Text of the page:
These also include Qazvin in Iran, Diyarbakir and Çanakkale in Turkey, Mazar-e-Sharif in Afghanistan and the Silicon Wadi cluster near Tel Aviv. In the Americas, there are heritage cities such as Cuenca in Ecuador, Cusco in Peru, the Havana-Santiago inner corridor in Cuba, and the Colombian “coffee axis” formed by Pereira, Manizales and Armenia.
What commonalities could these disparate areas possibly share? It is perhaps the nebulous definition of the intermediary city that has resulted in its near invisibility in the context of metropolitan economies. Regardless, these medium-sized cities now concentrate more than 1.5 billion inhabitants — some 43 percent of the urban populations in low- and middle-income countries. And their number is rising incredibly quickly.
In Africa, the number of the largest intermediary cities — those with population between 300,000 and 1 million — has doubled to 145 in less than a decade. That figure is expected to rise to 230 by 2030, of which more than three-quarters will be in sub-Saharan Africa.
The situation in Asia is even more incredible. The past decade has seen the number of Asian intermediary cities explode from 342 to 629 — a far faster rate of expansion than seen for the region’s larger cities, which grew from 137 to 267 during the same period. The numbers for the rest of Asia’s intermediary cities, those with population between 50,000 and 300,000, appear to be even more spectacular, according to new research.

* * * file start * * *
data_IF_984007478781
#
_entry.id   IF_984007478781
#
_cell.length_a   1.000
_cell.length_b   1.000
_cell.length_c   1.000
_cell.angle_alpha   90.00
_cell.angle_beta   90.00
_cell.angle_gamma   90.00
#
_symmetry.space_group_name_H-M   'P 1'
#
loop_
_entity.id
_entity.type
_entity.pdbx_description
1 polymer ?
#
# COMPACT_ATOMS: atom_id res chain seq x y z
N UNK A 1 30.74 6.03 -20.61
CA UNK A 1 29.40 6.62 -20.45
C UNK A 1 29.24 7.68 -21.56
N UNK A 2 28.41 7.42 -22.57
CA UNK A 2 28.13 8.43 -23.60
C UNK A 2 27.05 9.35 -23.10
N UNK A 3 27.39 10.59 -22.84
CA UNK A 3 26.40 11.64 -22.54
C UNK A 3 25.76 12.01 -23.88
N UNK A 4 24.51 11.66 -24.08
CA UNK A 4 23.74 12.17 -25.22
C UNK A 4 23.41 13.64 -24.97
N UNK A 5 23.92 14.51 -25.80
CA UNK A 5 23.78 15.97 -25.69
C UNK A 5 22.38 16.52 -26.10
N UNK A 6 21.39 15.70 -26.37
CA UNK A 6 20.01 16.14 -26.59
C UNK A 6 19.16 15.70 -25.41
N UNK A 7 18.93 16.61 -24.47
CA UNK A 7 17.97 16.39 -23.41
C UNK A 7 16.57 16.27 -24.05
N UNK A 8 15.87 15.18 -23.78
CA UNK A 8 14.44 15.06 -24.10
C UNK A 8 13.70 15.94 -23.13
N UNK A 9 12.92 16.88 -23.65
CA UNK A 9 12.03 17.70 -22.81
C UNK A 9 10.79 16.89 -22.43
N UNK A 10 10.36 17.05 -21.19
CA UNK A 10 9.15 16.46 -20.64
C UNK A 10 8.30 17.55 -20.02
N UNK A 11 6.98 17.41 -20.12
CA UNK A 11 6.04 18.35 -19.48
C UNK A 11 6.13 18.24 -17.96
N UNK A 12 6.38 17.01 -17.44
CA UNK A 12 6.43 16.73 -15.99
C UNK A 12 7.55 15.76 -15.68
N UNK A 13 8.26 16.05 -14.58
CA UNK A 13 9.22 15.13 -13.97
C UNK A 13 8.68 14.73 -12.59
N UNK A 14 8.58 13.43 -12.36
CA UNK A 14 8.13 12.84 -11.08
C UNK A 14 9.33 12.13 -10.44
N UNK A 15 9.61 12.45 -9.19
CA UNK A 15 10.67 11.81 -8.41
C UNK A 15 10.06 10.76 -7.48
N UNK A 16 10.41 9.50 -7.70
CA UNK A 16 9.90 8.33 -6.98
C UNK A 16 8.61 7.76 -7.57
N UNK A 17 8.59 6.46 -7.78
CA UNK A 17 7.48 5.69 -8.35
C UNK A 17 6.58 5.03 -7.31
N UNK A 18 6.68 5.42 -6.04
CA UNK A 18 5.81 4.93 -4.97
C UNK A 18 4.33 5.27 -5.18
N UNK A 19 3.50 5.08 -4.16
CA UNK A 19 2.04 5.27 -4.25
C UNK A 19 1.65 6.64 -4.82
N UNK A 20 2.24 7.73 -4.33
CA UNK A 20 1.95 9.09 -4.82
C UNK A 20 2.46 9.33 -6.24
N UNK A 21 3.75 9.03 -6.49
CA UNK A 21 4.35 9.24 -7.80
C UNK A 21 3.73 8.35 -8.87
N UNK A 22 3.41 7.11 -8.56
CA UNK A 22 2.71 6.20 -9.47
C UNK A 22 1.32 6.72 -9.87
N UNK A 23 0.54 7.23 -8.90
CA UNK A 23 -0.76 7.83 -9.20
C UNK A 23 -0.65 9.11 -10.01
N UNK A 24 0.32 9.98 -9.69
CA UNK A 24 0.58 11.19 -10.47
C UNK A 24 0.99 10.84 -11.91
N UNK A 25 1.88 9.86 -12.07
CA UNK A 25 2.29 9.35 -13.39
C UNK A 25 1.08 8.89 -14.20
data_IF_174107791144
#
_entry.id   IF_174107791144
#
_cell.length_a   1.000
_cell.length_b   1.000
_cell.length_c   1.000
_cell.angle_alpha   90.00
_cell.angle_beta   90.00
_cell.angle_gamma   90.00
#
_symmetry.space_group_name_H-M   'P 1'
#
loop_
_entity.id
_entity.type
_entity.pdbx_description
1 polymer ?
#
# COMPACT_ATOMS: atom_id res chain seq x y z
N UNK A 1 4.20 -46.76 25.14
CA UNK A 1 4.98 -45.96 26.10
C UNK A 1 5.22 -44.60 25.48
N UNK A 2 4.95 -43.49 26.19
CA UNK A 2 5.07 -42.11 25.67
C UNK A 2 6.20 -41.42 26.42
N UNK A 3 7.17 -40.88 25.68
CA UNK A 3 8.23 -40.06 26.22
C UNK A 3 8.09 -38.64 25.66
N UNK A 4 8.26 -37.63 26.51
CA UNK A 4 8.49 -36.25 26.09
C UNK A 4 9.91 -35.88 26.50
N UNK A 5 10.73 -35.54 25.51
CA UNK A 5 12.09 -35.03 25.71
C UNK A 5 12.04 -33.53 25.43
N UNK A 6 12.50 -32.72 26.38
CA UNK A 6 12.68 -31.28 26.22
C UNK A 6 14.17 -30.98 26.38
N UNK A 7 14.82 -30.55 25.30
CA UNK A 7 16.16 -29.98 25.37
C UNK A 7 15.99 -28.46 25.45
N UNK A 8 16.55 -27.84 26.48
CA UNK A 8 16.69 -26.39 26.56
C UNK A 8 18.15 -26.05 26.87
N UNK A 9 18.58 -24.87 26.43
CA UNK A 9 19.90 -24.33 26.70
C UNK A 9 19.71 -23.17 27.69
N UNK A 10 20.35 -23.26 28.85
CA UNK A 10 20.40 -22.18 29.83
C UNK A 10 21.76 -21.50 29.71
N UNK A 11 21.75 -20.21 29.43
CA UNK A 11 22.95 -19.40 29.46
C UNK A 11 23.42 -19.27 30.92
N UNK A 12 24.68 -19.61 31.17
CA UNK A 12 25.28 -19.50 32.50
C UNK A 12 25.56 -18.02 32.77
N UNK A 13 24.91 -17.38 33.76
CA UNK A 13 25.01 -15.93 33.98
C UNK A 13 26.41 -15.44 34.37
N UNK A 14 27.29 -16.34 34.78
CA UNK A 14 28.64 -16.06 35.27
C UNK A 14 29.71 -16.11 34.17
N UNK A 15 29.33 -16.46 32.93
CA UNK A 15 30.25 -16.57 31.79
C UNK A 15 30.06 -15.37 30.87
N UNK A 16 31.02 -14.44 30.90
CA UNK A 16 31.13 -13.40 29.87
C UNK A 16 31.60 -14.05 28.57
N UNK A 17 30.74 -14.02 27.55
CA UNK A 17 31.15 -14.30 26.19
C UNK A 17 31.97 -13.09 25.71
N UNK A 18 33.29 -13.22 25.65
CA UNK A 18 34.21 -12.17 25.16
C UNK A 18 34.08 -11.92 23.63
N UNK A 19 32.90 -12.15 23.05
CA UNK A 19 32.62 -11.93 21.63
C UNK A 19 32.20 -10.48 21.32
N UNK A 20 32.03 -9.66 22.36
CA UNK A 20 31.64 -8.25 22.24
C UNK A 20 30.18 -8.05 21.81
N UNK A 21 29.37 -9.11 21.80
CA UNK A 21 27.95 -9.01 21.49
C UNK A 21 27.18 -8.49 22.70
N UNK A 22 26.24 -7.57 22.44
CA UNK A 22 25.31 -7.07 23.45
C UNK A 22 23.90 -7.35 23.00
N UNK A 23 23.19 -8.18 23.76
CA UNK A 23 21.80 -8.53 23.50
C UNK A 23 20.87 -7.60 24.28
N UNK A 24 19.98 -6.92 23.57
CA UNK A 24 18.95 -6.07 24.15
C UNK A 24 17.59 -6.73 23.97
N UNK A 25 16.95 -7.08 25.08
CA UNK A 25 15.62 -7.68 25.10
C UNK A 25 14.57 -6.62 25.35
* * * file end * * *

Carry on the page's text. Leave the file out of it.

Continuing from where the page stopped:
To a great extent, then, the story of the coming urban explosion is one of the rise of the intermediary city. But the world’s planners and authorities have yet to accept this fact. For this reason, next year’s Habitat III cities conference will be a key opportunity to finally come to terms with this looming reality. One way or another, the New Urban Agenda — the 20-year urbanization strategy that will come out of Habitat III — will have to deal head-on with this future.
Inclusive governance through planning